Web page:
This article aims to assess the consequences for prices and consumer protection of permitting professional advertising. The need to protect consumers given their lack of knowledge in the buying of professional services is seen as explaining the role of professional self-regulation particularly with respect to entry standards. But the case is not so strong for advertising restrictions, and it is shown that there are logical reasons to expect such restrictions to raise fees without much protecting the consumer. Empirical studies are surveyed confirming the favourable effect of advertising on prices. The conclusion reached is that specific advertising of fees and specialism would not necessarily be costly to monitor and would bring benefits in terms of increased price competition.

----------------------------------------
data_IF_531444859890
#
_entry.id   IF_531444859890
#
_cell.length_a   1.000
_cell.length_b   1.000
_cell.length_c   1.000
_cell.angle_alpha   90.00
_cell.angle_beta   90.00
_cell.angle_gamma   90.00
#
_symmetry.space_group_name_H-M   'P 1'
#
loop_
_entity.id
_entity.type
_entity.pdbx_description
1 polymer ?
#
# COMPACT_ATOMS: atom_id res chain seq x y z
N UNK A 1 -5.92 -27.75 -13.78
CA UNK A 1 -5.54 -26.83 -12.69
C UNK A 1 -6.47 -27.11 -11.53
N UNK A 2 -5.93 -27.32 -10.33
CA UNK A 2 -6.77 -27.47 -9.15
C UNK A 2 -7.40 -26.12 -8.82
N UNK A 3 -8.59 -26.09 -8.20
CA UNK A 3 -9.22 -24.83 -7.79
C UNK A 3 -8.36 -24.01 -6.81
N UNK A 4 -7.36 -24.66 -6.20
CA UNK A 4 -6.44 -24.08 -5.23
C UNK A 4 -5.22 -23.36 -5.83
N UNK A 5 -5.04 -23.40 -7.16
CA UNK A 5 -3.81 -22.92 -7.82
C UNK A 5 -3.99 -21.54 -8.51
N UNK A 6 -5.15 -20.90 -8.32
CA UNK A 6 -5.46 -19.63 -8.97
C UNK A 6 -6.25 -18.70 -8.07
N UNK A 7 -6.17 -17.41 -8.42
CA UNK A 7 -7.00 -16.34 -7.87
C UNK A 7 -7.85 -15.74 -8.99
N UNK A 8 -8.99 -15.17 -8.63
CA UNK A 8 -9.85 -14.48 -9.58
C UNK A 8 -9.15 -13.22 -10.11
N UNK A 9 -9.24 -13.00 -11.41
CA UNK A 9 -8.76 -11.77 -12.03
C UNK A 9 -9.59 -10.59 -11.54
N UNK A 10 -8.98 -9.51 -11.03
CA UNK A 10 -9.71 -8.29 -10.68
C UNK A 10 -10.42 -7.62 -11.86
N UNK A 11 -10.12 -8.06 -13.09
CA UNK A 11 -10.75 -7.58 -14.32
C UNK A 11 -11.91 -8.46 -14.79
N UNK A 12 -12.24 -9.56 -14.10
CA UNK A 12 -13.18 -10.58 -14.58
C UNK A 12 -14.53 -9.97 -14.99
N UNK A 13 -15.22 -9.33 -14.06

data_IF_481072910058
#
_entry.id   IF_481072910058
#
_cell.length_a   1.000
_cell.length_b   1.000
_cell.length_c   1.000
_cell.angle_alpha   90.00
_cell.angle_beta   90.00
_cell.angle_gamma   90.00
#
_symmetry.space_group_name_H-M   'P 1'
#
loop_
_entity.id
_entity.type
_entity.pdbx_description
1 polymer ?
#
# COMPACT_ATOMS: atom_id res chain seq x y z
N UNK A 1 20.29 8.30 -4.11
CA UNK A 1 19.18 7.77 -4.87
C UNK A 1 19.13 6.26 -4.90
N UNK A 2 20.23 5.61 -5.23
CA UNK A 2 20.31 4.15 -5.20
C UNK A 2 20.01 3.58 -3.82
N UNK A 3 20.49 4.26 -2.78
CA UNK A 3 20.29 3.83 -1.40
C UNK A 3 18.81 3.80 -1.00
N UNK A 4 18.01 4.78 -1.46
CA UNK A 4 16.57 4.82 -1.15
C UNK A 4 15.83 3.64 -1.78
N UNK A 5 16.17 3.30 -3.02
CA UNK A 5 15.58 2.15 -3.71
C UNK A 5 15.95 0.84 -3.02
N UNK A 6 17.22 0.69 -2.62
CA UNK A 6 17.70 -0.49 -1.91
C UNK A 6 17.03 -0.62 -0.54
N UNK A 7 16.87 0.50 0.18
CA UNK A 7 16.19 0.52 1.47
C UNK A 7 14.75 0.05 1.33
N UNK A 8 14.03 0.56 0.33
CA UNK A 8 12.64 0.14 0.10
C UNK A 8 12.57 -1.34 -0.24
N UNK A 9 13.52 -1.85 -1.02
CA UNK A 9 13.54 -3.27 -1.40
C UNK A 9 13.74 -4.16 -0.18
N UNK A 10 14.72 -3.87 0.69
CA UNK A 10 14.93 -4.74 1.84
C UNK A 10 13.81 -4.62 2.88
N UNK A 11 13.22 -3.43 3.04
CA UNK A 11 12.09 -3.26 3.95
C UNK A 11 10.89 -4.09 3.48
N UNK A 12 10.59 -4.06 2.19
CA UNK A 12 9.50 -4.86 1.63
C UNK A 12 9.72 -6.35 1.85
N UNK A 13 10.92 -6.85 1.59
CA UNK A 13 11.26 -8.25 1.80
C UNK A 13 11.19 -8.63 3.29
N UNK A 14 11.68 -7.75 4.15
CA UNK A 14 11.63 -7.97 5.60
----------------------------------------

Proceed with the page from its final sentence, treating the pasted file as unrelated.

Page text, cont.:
ASJC Scopus subject areas
- Strategy and Management
- Management of Technology and Innovation